Leveraging Online Reviews for Church Social Proof

On average, customers read about 10 reviews before making the decision to trust a company with a purchase. This is true for businesses, and it’s true for churches, too.

Robert Carnes
June 28, 2021
Kids Ministry Leadership

Imagine you’re traveling to a new city. Your friend lived there for years and emphatically says that you simply must visit this one Thai-food restaurant. At the same time, they strongly encourage you to avoid a specific pizza joint because it’s overpriced and overcrowded. If you’re like most people, you’ll take your friend’s restaurant recommendations. They’re offering free advice and they have first-hand experience. That’s the power of social proof—and it’s a significant factor in marketing, even online.

About 82% of consumers read online reviews for local businesses. On average, customers read about 10 reviews before making the decision to trust a company with a purchase. 

While online reviews aren’t as intimate as personal recommendations, they’re the next best thing. Online reviews are also significantly more scalable, since you won’t always have a friend that’s lived in every city you decide to visit. But you can always search a place online and scroll through the countless opinions of helpful strangers.

About 82% of consumers read online reviews for local businesses.

This is true for businesses, and it’s true for churches, too. While you’ll never be able to fully control online reviews, your church should avoid focusing on them at your own peril. When done well, these digital ratings can help your church in a number of ways.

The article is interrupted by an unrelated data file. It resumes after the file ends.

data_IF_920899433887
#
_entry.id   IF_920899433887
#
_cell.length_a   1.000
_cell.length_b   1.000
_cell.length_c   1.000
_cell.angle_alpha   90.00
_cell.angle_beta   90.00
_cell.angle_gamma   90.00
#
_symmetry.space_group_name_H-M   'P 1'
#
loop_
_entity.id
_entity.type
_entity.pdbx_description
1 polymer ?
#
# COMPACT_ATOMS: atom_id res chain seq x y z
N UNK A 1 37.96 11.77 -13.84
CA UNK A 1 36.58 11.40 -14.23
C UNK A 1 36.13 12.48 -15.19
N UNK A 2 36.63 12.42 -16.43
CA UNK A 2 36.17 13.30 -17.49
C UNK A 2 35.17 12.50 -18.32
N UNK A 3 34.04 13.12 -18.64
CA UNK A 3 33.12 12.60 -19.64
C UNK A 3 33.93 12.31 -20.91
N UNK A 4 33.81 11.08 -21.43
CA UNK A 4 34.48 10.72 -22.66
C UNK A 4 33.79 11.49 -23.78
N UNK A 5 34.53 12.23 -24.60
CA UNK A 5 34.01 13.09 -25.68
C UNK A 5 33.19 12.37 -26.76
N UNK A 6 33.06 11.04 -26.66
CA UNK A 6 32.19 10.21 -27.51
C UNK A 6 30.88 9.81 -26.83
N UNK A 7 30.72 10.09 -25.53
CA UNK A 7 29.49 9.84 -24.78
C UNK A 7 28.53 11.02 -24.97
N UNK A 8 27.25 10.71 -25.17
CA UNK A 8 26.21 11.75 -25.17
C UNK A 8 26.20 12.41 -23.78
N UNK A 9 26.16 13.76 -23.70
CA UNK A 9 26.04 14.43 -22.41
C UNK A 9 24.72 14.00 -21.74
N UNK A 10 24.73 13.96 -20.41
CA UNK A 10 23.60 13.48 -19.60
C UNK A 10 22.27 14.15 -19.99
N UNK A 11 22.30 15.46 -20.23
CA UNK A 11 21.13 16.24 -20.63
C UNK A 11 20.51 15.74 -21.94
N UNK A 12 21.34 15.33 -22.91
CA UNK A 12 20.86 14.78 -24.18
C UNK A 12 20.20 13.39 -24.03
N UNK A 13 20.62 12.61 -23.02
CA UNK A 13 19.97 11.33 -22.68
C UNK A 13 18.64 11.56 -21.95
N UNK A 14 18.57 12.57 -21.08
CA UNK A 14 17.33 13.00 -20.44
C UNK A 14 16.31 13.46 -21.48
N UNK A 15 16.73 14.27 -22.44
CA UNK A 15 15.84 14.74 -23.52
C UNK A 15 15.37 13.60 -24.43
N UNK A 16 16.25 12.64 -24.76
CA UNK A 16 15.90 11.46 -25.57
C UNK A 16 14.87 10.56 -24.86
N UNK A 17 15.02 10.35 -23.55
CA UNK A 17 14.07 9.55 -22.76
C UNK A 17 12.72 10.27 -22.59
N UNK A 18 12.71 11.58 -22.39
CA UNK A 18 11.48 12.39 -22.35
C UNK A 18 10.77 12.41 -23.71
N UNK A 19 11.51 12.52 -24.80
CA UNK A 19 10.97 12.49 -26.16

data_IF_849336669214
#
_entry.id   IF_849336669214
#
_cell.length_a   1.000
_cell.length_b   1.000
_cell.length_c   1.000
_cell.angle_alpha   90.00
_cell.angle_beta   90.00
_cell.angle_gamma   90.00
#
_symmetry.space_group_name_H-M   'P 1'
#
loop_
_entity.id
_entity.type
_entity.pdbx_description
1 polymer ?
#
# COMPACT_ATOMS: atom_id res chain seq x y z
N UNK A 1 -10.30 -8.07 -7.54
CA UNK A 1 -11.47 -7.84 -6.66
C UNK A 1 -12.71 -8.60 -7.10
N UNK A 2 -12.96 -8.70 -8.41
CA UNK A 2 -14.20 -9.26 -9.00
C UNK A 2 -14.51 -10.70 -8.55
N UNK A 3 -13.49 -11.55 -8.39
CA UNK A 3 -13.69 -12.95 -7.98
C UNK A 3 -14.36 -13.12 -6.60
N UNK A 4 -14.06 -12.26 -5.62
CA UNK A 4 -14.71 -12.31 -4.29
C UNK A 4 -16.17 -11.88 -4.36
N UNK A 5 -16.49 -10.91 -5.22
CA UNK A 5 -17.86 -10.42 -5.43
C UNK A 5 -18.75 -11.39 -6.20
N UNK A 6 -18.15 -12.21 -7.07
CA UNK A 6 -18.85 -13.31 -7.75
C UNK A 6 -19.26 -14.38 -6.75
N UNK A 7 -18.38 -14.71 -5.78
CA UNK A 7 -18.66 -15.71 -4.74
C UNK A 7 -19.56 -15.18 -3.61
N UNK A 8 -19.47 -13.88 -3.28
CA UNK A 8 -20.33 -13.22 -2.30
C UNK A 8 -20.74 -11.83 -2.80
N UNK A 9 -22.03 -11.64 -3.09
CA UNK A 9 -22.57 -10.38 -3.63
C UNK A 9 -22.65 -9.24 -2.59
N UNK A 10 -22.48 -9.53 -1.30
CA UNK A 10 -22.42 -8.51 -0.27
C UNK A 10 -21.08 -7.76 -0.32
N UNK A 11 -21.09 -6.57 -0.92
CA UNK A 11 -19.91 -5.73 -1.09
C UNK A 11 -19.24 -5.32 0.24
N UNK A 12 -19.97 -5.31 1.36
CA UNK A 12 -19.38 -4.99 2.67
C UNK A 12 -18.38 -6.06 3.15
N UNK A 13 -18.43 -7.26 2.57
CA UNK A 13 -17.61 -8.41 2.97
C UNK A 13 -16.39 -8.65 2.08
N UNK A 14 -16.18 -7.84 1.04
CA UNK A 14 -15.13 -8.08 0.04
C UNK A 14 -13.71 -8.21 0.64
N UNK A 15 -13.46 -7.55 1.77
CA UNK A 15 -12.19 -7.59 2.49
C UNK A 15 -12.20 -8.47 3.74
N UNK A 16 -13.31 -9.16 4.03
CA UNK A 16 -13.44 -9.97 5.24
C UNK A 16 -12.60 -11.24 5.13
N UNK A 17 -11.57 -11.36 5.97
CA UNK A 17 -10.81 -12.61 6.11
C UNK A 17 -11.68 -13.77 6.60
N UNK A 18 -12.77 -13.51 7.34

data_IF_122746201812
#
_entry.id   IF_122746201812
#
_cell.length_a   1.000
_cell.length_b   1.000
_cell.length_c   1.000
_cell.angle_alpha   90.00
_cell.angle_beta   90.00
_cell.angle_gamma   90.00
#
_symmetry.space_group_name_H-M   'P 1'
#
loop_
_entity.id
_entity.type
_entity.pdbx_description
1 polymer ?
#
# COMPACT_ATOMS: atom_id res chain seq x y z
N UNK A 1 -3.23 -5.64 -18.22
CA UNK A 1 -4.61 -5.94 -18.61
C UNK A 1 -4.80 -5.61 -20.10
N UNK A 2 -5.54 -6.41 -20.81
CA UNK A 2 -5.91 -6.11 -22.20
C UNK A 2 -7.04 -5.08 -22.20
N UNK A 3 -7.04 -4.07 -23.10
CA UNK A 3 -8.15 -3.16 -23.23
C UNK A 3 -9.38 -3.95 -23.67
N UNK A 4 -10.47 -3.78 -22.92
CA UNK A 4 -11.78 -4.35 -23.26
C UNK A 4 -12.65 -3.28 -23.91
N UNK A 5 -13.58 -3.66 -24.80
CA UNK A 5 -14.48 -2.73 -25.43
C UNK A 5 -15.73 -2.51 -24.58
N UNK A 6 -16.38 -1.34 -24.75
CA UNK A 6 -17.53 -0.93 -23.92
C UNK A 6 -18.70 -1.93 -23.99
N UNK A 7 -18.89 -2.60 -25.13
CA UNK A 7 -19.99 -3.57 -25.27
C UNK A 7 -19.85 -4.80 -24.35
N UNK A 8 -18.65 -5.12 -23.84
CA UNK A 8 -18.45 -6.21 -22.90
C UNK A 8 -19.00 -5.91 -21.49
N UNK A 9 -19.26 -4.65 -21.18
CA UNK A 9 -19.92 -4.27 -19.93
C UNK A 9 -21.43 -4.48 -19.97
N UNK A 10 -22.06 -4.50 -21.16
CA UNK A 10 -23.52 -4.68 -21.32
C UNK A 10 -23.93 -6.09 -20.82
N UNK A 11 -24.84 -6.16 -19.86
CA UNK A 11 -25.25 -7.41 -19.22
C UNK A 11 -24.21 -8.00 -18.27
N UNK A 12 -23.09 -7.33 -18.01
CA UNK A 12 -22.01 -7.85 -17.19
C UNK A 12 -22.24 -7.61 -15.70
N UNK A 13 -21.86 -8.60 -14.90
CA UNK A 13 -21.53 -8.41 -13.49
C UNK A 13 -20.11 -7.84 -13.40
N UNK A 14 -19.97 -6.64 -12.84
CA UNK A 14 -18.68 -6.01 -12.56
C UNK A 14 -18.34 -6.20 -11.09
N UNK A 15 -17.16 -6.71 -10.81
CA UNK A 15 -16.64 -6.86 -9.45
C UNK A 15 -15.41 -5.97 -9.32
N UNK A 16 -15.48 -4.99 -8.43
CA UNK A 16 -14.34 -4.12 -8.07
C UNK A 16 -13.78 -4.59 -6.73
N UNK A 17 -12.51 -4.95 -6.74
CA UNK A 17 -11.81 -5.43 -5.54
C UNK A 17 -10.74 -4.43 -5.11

Here are a few helpful suggestions for how to make the most of them.

Find Your Online Listings

If you haven’t already, begin with an audit of all the places someone could review (or read a review) of your church online. There are quite a few possibilities, but here’s a list to get you started:


To expand this list, search for your church’s name in your favorite search engine. Sift through a few pages of the results. You’d be surprised how many places your name pops up. Create a list of these links in a place you and the rest of your team can reference later.

Claim The Listings

Most of these online platforms allow you to claim your listing as an official representative of your church. This primarily means you can update your church’s information to ensure that it’s accurate. More importantly, it also means you can directly respond to reviews on behalf of your organization. More on that later.


In most cases, you’ll have to provide some proof that you’re legitimately affiliated with your church—that way, not just anyone can claim the listing. Every site is different, but this might mean the site will call the church’s phone number or mail you a verification code to the church’s physical address. This takes a little bit of effort, but should only happen one time per site.

Update The Information

Once you’ve claimed your online listing, it’s time to ensure all of the information provided on the review site is correct. Check the physical address, phone number, website URL and other details listed for your site. Update anything that’s incorrect and fill in some of the missing pieces. 


Many of these sites aggregate information automatically—so much of it could be old or inaccurate. Having a wrong phone number or address for your church would be obviously problematic. 


Even if you can’t officially claim your listing for a specific platform, you should be able to submit requests for changes. Review sites want to make sure they’re providing people with helpful, not misleading, information.

Spend time responding to more recent reviews individually.

Respond To All Online Reviews

Now that you’ve got the basics taken care of, take some time to read the reviews people have written about your church. Take these with a grain of salt. Don’t take any negative comments too personally—we’ll address that more in-depth shortly.